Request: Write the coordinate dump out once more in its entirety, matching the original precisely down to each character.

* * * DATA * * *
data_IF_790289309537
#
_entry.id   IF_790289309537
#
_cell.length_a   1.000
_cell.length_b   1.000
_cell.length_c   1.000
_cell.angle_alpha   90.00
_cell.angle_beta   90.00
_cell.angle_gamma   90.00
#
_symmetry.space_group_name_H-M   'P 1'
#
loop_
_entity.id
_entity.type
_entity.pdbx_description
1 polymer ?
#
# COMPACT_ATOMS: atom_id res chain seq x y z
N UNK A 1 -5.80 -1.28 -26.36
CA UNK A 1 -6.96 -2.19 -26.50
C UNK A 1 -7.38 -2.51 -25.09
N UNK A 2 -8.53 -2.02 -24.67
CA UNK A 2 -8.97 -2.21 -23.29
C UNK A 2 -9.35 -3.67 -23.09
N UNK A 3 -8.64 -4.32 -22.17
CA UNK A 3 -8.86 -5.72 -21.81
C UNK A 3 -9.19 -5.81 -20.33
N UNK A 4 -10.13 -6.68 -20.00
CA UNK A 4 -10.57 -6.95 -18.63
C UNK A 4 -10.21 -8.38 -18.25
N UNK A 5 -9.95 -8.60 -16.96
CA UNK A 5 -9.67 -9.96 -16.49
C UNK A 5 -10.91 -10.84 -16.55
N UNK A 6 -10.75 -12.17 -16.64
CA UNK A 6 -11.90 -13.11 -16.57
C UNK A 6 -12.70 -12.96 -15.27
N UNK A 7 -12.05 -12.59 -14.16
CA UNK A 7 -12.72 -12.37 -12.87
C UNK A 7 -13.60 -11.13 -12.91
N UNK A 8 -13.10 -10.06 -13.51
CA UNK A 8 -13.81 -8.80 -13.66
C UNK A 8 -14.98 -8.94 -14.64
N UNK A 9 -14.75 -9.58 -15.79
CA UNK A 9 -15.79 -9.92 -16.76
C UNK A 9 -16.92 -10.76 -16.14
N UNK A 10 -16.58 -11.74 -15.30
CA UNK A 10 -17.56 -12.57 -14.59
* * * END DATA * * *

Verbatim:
data_IF_790289309537
#
_entry.id   IF_790289309537
#
_cell.length_a   1.000
_cell.length_b   1.000
_cell.length_c   1.000
_cell.angle_alpha   90.00
_cell.angle_beta   90.00
_cell.angle_gamma   90.00
#
_symmetry.space_group_name_H-M   'P 1'
#
loop_
_entity.id
_entity.type
_entity.pdbx_description
1 polymer ?
#
# COMPACT_ATOMS: atom_id res chain seq x y z
N UNK A 1 -5.80 -1.28 -26.36
CA UNK A 1 -6.96 -2.19 -26.50
C UNK A 1 -7.38 -2.51 -25.09
N UNK A 2 -8.53 -2.02 -24.67
CA UNK A 2 -8.97 -2.21 -23.29
C UNK A 2 -9.35 -3.67 -23.09
N UNK A 3 -8.64 -4.32 -22.17
CA UNK A 3 -8.86 -5.72 -21.81
C UNK A 3 -9.19 -5.81 -20.33
N UNK A 4 -10.13 -6.68 -20.00
CA UNK A 4 -10.57 -6.95 -18.63
C UNK A 4 -10.21 -8.38 -18.25
N UNK A 5 -9.95 -8.60 -16.96
CA UNK A 5 -9.67 -9.96 -16.49
C UNK A 5 -10.91 -10.84 -16.55
N UNK A 6 -10.75 -12.17 -16.64
CA UNK A 6 -11.90 -13.11 -16.57
C UNK A 6 -12.70 -12.96 -15.27
N UNK A 7 -12.05 -12.59 -14.16
CA UNK A 7 -12.72 -12.37 -12.87
C UNK A 7 -13.60 -11.13 -12.91
N UNK A 8 -13.10 -10.06 -13.51
CA UNK A 8 -13.81 -8.80 -13.66
C UNK A 8 -14.98 -8.94 -14.64
N UNK A 9 -14.75 -9.58 -15.79
CA UNK A 9 -15.79 -9.92 -16.76
C UNK A 9 -16.92 -10.76 -16.14
N UNK A 10 -16.58 -11.74 -15.30
CA UNK A 10 -17.56 -12.57 -14.59